I was thinking the same thing, VMAN. It appears that the air outside the cap is a lower pressure than the air inside the cap causing the shape change. From my tuft testing, it appears that this is a good thing... I think.
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Old 12-08-2019, 11:31 PM   #25 (permalink)
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Quote:
Originally Posted by justinooo9 View Post
Id spend a decent amount of money on that if you ever thought about selling a kit someone could assemble (weld/bolt together at home).....

Seriously I would just a thought.
Thanks, justinooo9! The only problem with trying to sell something like this is that all pickup trucks have different bed lengths and cab heights, which affects the length and position of all the levers and pivot points of the frame. So each type of truck would have to have its own aerocap frame and cover design.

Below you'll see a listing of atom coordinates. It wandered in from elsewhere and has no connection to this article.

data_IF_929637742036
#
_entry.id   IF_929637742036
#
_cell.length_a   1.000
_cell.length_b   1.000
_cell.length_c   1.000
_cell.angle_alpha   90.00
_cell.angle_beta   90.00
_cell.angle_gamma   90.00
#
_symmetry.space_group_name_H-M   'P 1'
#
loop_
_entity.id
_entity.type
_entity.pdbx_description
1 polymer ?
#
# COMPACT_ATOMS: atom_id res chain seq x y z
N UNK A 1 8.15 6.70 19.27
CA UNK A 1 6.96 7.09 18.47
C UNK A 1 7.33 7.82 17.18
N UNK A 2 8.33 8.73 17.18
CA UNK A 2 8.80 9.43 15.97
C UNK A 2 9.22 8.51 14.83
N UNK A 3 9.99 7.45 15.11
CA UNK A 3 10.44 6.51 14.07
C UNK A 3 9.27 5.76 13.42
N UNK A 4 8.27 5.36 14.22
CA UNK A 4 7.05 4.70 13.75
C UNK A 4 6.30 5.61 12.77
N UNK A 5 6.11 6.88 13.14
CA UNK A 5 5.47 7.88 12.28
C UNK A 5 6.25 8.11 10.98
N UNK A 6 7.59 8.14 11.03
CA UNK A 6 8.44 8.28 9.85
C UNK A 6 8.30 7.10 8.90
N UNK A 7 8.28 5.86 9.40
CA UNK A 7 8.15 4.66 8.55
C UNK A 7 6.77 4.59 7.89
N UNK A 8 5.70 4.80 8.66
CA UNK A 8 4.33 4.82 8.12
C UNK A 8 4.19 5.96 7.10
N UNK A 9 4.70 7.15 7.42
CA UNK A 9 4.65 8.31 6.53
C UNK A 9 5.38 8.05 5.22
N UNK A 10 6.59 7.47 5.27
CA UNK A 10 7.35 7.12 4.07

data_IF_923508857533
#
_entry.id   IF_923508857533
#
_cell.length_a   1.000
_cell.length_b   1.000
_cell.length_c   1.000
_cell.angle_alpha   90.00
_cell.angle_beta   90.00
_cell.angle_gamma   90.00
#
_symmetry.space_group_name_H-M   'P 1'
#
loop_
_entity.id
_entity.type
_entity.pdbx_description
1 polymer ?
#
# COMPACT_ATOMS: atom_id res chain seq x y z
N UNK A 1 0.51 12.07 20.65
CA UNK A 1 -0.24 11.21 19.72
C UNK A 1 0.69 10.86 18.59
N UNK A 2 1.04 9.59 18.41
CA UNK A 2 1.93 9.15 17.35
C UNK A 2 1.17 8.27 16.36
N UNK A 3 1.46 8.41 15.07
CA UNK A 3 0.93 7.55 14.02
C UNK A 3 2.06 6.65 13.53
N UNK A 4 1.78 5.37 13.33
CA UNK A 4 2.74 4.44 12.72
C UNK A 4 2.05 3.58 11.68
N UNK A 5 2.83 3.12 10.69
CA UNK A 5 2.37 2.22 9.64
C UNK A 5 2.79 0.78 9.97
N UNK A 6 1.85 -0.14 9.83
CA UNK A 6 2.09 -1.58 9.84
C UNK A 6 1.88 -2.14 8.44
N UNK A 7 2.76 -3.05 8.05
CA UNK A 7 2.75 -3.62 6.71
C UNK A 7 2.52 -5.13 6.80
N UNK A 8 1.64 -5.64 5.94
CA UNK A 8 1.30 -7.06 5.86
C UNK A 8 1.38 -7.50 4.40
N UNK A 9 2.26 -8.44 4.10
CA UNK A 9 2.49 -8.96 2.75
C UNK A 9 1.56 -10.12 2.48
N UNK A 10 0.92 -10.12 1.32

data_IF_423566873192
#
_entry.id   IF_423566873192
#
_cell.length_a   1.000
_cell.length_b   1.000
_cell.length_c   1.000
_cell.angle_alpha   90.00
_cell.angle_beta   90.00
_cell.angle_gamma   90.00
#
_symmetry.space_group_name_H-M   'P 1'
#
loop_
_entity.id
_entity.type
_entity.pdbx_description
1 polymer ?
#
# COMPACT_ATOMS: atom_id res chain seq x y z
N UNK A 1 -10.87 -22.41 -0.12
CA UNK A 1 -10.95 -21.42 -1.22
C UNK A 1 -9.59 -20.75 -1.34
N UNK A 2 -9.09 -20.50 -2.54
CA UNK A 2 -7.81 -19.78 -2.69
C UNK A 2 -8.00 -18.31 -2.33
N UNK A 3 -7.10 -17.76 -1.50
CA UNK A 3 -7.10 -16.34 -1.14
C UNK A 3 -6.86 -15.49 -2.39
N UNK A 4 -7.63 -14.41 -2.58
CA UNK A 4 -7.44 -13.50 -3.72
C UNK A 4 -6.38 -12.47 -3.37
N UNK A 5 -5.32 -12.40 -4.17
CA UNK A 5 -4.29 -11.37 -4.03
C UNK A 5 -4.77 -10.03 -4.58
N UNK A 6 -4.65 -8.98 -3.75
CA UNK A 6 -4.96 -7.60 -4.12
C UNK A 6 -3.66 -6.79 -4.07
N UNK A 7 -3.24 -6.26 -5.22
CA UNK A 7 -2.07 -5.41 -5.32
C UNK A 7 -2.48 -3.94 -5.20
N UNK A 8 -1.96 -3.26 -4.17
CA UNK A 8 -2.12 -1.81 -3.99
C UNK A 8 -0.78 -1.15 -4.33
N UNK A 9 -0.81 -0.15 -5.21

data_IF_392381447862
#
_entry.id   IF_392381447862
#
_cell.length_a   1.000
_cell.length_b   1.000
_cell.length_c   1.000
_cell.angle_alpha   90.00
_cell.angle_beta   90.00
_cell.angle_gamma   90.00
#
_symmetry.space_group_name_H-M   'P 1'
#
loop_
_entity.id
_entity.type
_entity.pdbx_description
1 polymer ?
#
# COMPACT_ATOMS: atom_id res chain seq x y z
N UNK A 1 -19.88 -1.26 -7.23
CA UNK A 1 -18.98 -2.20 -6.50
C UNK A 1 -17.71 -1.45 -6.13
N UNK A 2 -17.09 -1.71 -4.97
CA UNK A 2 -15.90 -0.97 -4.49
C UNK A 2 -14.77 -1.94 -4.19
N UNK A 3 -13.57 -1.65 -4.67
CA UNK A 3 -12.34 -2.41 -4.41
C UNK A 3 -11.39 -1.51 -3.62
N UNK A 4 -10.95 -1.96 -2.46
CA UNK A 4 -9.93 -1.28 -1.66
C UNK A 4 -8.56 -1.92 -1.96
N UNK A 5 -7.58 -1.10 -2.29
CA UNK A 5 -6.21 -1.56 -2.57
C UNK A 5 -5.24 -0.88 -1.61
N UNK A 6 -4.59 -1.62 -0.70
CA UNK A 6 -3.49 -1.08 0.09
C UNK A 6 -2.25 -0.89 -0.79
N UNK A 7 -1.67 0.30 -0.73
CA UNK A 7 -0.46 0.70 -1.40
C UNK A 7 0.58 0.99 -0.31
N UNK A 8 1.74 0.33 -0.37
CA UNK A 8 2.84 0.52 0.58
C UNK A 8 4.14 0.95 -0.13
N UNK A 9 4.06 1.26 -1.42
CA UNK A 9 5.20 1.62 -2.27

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Old 12-08-2019, 11:34 PM   #26 (permalink)
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Quote:
Originally Posted by freebeard View Post
If you were to sell a kit, the way to promote it would be to post a how-to on Instructables, and offer the kit if they don't want to fabricobble their own.

https://www.instructables.com/workshop/cars/projects/
Man, seeing these on more trucks would be awesome. Just not sure how to teach everyone to figure out the geometry of the frame....
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Old 12-08-2019, 11:39 PM   #27 (permalink)
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Quote:
Originally Posted by botsapper View Post
Intuitively figured that the downward airflow will lift the fabric, that's why you might need sleeved seams or hoops on your fabric top and they wrap around transverse bars. In my old concept I left the aero-profile side/nerf bars rigid and you could attach cross bars and the fabric top could be zippered into place.